Scobie also raises the point that the fundraising practices of one of Charles' charities are already under investigation following allegations that the head of The Prince's Foundation, Michael Fawcett, had been involved in a cash for honors scandal.

In 2021 The Sunday Times and The Mail on Sunday both ran stories that suggested Fawcett had offered to assist a Saudi billionaire, who had donated a large sum of money to The Prince's Foundation, in obtaining a knighthood.

A 2017 letter written by Fawcett to an aide of Mahfouz Marei Mubarak bin Mahfouz, published by The Mail on Sunday, read in part:

"In light of the ongoing and most recent generosity of His Excellency, Sheikh Marei Mubarak Mahfouz bin Mahfouz I am happy to confirm to you, in confidence, that we are willing and happy to support and contribute to the application for Citizenship.

"I can further confirm that we are willing to make [an] application to increase His Excellency's honour from Honorary CBE to that of KBE [knighthood] in accordance with Her Majesty's Honours Committee.

"Both of these applications will be made in response to the most recent and anticipated support of the Trust and in connection with his ongoing commitment generally within the United Kingdom. I hope this confirmation is sufficient in allowing us to go forward."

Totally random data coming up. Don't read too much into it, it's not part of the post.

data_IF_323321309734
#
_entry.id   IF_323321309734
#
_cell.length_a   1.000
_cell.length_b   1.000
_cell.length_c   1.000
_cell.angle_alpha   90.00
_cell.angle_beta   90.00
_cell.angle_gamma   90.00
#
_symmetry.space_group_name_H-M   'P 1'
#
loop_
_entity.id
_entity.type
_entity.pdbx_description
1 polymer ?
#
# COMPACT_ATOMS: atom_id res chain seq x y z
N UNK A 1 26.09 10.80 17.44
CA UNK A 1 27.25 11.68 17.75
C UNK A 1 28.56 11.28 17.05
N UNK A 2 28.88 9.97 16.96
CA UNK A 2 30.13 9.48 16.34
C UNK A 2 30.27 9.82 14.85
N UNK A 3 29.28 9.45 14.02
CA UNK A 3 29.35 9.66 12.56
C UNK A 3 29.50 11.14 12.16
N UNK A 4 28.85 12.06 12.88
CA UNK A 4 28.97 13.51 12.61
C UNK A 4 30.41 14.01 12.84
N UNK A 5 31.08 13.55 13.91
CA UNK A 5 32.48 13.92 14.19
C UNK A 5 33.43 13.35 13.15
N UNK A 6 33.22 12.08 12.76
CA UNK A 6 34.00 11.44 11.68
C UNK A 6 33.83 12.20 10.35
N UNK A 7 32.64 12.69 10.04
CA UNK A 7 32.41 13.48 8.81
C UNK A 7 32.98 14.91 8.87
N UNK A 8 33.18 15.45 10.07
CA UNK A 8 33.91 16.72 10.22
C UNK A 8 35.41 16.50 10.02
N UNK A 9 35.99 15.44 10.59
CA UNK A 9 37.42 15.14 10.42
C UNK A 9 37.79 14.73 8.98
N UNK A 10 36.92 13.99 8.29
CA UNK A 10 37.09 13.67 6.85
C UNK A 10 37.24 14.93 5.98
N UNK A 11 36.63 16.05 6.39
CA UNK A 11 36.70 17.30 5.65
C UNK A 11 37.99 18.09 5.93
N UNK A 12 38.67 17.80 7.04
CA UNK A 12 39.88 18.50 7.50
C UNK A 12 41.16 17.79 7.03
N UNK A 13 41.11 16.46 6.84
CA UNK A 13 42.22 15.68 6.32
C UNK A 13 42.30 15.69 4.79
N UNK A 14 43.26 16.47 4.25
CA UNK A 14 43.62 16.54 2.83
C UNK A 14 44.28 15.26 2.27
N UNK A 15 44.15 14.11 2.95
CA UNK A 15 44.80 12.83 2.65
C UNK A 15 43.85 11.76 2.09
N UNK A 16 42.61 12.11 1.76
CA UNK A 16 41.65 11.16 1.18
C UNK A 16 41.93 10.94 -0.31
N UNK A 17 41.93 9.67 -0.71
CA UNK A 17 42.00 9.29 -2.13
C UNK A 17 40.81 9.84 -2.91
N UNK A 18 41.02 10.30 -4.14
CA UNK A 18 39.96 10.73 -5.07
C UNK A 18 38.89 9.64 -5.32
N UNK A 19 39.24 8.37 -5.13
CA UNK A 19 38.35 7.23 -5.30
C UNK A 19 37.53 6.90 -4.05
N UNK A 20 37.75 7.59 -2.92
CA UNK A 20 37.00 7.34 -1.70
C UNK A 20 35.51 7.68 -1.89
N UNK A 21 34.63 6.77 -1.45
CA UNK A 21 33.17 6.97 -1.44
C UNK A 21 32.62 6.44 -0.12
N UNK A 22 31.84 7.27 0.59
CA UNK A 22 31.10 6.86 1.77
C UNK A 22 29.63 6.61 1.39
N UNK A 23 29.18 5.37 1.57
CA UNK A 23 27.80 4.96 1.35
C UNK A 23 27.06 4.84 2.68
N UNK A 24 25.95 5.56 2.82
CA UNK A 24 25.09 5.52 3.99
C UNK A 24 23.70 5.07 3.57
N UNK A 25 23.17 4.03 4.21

Following a letter of complaint regarding the scandal, London police announced in February that, after liaising with The Prince's Foundation to assess further documentation relevant to the case, they were opening an investigation.

This investigation is ongoing.

Michael Fawcett The Prince's Foundation CEO
Michael Fawcett has had a long association with Prince Charles, having started working as his valet in the 1980s. In 2021 he stepped down from his role as CEO of The Prince's Foundation amid a cash for honors scandal. Photographed November 23, 2018. Max Mumby/Indigo/Getty Images

Fawcett stepped down from his role as CEO of The Prince's Foundation in November 2021 and a spokesperson for Prince Charles previously told Newsweek: "The Prince of Wales had no knowledge of the alleged offer of honors on the basis of donation to his charities."

Despite this, Scobie feels that the prince's choice of close staff illustrates another example of his questionable decision-making. "It shows more poor judgement in relation to those he chooses as his closest aides," he wrote.

At a time that may prove pivotal in Charles establishing a public image as a strong and steady future monarch, Scobie believes these latest dramas, as well as any which may well loom on the horizon, will be detrimental to his overall image.

"The Prince of Wales' popularity as a future king has always been mixed," he wrote.

"His past infidelities, appalling treatment of Princess Diana, and questionable professional judgement has lost him support both in and outside of the palace."

He then went on to say that with the recent dramas: "Charles appears to have well and truly blown it."

Newsweek asked Prince Charles' office for comment.